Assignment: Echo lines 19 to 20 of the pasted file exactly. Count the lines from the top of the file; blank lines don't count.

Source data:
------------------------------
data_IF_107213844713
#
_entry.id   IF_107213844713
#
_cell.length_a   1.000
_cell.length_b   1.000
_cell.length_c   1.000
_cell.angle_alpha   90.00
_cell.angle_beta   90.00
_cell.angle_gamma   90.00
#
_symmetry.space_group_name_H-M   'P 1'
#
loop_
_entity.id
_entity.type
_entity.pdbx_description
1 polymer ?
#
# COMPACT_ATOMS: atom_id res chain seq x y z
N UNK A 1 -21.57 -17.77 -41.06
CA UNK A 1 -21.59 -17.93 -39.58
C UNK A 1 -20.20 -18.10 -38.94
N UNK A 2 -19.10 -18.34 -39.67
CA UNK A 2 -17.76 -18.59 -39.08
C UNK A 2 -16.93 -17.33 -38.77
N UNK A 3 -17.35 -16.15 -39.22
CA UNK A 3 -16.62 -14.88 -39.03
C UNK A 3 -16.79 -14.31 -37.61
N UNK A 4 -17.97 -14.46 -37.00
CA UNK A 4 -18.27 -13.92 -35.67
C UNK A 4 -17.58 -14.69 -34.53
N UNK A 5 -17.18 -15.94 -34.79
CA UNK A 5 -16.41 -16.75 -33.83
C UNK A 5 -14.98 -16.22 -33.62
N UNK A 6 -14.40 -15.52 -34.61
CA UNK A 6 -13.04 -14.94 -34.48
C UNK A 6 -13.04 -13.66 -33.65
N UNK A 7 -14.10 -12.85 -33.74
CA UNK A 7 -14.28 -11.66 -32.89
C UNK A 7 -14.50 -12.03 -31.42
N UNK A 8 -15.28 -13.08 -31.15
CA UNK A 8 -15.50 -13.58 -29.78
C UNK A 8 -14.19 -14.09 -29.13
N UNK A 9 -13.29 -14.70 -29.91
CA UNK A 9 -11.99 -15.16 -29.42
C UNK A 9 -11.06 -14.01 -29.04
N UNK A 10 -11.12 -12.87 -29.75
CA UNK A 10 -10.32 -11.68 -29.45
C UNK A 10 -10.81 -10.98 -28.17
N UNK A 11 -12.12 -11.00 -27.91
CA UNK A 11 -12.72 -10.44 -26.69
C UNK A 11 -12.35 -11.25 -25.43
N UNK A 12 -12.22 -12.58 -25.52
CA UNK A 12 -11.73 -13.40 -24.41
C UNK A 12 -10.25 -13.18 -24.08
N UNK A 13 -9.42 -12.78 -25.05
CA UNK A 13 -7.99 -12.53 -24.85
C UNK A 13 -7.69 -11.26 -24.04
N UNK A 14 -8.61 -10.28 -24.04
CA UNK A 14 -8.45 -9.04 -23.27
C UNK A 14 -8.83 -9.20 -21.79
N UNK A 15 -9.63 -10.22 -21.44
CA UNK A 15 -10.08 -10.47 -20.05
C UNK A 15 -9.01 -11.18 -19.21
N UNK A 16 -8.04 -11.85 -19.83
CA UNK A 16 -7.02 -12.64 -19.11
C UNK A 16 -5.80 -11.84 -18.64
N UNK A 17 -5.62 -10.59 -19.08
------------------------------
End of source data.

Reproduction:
#
# COMPACT_ATOMS: atom_id res chain seq x y z